"The petitioner, apparently, does not realize that the Tax Court would have no jurisdiction in this case if he proved that the Commissioner failed to mail a notice of deficiency to the petitioner by registered mail at its address last known to the Commissioner, or that the notice of deficiency was not mailed to the petitioner's last known address within the knowledge of the Commissioner but was mailed by registered mail to some other address, was returned to the sender by the post office and then was delivered to the petitioner in some way other than by registered mail. Thus, the order of dismissal for lack of jurisdiction already entered in this case is proper regardless of whether it is justified on the ground that the petition had not been filed within 90 days of the date of the mailing of the notice of deficiency by registered mail or that the Commissioner never mailed a notice of deficiency by registered mail to the petitioner's last known address.
"The petitioner has requested that the hearing on its motion be heard at Los Angeles whereas the Clerk of the Court had already set the motion for hearing in Washington on April 8, 1959. But it is now clear to the Court that the petitioner has not given any meritorious reason for having a hearing at any place on this particular motion.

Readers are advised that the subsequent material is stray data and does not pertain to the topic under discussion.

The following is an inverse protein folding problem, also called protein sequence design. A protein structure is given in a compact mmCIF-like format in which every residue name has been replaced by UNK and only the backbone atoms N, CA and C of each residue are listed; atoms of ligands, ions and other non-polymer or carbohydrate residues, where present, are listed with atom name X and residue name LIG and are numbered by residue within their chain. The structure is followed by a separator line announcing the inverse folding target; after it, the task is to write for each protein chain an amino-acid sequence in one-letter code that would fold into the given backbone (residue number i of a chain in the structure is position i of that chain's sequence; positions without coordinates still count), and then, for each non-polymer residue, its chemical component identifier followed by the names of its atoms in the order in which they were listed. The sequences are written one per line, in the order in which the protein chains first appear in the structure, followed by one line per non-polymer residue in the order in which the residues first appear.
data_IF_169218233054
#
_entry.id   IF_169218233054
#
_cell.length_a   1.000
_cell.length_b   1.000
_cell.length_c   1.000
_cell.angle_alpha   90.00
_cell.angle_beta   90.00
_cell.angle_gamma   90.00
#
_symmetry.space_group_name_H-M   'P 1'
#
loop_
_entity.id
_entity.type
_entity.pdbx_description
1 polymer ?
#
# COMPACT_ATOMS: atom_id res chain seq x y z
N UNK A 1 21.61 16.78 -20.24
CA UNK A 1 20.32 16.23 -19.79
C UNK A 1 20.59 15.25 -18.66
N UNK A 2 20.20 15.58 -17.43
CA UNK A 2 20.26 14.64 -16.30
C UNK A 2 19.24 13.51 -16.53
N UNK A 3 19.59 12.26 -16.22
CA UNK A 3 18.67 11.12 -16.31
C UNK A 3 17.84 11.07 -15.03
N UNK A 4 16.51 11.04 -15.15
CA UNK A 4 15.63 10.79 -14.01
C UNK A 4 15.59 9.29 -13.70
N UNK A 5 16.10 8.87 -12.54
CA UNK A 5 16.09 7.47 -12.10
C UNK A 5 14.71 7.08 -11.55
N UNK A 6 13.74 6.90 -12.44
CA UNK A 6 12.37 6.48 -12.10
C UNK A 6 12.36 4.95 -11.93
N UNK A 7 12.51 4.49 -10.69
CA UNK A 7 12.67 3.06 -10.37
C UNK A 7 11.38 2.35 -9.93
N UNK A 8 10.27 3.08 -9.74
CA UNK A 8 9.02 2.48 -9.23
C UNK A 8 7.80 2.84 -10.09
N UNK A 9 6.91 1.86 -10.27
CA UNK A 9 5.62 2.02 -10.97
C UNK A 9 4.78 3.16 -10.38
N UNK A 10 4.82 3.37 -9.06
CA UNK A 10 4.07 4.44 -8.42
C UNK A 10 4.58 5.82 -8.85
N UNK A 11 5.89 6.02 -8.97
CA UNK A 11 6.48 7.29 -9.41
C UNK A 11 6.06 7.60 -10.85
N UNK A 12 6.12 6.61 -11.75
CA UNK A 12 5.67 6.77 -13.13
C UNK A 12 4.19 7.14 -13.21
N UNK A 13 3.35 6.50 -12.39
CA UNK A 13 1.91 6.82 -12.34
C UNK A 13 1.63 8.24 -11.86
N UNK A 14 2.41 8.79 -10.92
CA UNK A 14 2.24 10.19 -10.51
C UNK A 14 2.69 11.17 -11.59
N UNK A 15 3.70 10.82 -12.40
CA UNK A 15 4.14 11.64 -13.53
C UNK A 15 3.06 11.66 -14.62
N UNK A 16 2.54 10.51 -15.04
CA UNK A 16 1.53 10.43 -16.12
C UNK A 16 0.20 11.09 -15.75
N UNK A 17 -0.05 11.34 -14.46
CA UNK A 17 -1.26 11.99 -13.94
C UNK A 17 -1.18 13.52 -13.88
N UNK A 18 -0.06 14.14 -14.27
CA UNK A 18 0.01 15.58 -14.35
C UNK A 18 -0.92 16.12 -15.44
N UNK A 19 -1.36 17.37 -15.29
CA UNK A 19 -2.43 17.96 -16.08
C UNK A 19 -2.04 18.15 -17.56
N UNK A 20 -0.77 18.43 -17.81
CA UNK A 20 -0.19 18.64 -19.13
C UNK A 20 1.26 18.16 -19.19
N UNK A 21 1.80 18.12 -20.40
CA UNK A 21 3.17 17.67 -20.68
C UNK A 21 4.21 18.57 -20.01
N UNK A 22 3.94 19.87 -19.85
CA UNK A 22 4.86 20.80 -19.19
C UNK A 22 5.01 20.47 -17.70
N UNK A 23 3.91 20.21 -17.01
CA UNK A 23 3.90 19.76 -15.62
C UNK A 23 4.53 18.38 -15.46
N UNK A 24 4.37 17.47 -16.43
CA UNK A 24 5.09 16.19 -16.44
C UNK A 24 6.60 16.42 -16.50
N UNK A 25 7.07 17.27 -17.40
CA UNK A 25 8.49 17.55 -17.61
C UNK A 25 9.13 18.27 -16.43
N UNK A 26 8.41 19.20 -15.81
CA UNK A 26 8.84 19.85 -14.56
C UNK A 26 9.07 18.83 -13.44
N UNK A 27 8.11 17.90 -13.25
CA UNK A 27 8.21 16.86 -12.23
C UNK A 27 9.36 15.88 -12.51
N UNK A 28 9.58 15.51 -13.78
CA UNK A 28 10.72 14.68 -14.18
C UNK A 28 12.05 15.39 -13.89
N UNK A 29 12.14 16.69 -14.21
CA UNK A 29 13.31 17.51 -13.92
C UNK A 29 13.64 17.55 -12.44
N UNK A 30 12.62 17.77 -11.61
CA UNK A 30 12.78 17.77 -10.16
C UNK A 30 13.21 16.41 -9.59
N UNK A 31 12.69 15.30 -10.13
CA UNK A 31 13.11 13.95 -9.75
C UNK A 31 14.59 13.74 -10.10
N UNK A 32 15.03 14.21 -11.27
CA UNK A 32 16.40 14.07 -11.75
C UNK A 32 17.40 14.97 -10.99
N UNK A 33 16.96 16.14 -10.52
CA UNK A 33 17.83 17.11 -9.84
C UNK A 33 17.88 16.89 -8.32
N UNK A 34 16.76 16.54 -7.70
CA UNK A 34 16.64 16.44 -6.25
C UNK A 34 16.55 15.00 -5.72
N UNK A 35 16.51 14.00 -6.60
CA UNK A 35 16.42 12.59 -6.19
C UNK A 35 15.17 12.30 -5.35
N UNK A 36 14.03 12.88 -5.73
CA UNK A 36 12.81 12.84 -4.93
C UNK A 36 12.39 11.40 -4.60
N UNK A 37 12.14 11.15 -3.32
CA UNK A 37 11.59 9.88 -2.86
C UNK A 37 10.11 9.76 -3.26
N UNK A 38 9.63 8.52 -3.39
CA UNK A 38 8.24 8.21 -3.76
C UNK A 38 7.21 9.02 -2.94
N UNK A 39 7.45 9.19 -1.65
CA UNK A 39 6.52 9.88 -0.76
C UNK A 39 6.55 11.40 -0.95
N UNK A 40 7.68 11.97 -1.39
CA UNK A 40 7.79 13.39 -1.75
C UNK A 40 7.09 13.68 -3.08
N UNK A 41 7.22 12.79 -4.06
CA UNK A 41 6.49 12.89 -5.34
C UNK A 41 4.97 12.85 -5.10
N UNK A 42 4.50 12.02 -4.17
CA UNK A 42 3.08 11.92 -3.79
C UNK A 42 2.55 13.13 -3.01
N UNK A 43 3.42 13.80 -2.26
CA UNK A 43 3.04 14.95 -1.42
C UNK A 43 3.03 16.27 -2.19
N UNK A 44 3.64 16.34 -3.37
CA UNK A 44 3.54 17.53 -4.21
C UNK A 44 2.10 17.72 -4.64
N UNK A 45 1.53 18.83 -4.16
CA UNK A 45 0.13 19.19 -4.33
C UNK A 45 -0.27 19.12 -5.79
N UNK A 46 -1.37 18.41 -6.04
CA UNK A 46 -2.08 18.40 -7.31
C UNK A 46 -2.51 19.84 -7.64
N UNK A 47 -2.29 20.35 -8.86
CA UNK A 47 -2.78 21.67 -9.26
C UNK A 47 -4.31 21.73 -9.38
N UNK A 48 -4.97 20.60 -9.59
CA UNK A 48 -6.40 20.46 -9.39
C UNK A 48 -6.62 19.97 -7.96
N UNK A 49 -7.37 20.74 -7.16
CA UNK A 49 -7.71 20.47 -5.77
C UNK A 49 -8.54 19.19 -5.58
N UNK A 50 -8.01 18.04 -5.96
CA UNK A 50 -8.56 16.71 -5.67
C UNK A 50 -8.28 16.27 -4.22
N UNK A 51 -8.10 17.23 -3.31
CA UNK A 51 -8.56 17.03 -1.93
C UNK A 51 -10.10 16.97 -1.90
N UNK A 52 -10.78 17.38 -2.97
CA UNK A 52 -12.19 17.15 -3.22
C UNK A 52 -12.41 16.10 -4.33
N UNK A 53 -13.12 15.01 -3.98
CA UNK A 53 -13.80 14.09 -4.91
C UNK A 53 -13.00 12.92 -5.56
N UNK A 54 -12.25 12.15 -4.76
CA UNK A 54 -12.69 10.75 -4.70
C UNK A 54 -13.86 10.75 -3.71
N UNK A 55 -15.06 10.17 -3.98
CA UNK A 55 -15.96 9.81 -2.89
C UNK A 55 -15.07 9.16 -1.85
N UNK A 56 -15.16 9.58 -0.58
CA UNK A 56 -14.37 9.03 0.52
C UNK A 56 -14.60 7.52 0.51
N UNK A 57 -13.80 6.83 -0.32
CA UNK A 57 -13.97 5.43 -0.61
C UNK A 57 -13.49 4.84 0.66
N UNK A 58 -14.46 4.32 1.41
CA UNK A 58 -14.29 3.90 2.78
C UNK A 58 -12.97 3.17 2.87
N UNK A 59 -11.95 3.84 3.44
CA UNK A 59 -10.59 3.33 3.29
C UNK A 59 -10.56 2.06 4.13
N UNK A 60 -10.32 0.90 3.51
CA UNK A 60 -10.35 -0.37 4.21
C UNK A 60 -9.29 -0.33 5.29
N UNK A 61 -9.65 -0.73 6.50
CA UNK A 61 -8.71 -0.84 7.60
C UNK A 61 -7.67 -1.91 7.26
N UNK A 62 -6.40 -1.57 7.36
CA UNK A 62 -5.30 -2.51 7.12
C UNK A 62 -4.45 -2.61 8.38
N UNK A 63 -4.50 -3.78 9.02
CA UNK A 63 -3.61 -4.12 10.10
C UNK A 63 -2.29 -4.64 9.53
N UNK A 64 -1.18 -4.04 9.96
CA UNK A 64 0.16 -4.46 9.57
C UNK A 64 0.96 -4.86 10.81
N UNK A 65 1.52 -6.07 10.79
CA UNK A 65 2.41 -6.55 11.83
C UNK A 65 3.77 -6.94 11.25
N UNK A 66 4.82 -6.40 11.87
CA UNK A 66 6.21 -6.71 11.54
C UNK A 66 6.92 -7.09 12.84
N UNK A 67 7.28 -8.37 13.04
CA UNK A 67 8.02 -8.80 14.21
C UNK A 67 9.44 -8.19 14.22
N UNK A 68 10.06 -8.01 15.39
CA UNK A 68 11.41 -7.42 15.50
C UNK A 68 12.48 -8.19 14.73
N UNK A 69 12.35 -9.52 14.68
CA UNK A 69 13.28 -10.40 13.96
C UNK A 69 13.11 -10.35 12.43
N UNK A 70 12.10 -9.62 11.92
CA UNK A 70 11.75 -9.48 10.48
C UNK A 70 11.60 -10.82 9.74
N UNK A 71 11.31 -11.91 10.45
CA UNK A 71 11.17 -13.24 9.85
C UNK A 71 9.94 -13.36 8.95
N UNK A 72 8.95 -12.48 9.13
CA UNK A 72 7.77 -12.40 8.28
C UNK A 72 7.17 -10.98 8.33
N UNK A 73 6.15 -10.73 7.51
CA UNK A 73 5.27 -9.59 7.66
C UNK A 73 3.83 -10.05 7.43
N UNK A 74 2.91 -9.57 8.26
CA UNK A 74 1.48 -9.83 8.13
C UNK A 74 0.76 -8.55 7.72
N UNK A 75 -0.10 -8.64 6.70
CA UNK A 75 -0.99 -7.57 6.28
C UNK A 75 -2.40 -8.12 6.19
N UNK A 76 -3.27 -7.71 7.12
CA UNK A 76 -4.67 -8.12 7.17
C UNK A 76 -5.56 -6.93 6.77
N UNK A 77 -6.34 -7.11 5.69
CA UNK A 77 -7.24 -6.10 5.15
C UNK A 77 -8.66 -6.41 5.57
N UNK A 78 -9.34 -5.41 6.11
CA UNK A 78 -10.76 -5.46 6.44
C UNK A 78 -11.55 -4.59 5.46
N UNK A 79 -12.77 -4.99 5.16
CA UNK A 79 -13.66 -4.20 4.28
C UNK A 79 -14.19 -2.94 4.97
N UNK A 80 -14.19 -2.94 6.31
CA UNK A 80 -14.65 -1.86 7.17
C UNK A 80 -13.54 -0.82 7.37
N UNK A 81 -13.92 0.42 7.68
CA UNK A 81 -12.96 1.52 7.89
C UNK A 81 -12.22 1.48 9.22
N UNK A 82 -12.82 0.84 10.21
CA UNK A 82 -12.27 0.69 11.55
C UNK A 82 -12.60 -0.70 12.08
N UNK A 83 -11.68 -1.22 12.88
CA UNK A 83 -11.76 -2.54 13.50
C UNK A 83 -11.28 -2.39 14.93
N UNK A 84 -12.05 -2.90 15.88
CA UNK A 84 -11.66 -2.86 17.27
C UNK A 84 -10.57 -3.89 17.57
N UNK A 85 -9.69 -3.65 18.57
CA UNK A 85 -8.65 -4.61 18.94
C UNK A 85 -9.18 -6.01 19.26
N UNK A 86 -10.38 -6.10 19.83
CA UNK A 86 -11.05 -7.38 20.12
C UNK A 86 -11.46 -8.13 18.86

"After due consideration, the motion to vacate is denied and the notice setting that motion for hearing in Washington on April 8, 1959, is cancelled."
Thereafter petitioner's motion for rehearing was denied by the Tax Court.
The issue presented to the Tax Court on petitioner's motion to vacate the order of dismissal was whether the statutory notice was sent to the petitioner "at his last known address". This issue was never passed upon by the Tax Court. Instead the Tax Court simply stated that it lacked jurisdiction either on the ground that the petition for redetermination was not timely filed after the mailing of the registered letter on June 12, 1958, or on the ground that the Commissioner failed to mail a notice of deficiency to the petitioner by registered mail to its address last known to the Commissioner. The denial of the motion to vacate the order of dismissal left standing the order for dismissal on the ground that the petition was not timely filed. The order of dismissal for late filing, in the language of D'Andrea v. Commissioner of Internal Revenue, 1959, 105 U.S.App.D.C. 67, 263 F.2d 904, at page 906, "in effect denied a redetermination by the Tax Court and implicitly left the Commissioner's determination of deficiency effective and unreviewable". Admittedly the notice of deficiency mailed on June 12, 1958, by registered mail to the petitioner was never received by the petitioner because the envelope was returned to the Commissioner with the notation "not known at this address". The fact that the notice of deficiency personally served on Nathan Stein was dated June 12, 1958, does not impute knowledge to petitioner that the same notice was mailed by registered mail on that date. The petition for redetermination filed with the Tax Court was filed within 90 days after the personal service on Nathan Stein. The petitioner's motion to vacate the order of dismissal raised an issue as to petitioner's address "last known to the Commissioner," of which issue the petitioner was unaware at the time of filing its opposition to the Commissioner's motion to dismiss for lack of prosecution. This Court is in no position to resolve that issue from the record in this case. It is an issue which can only be resolved by the Tax Court after a hearing.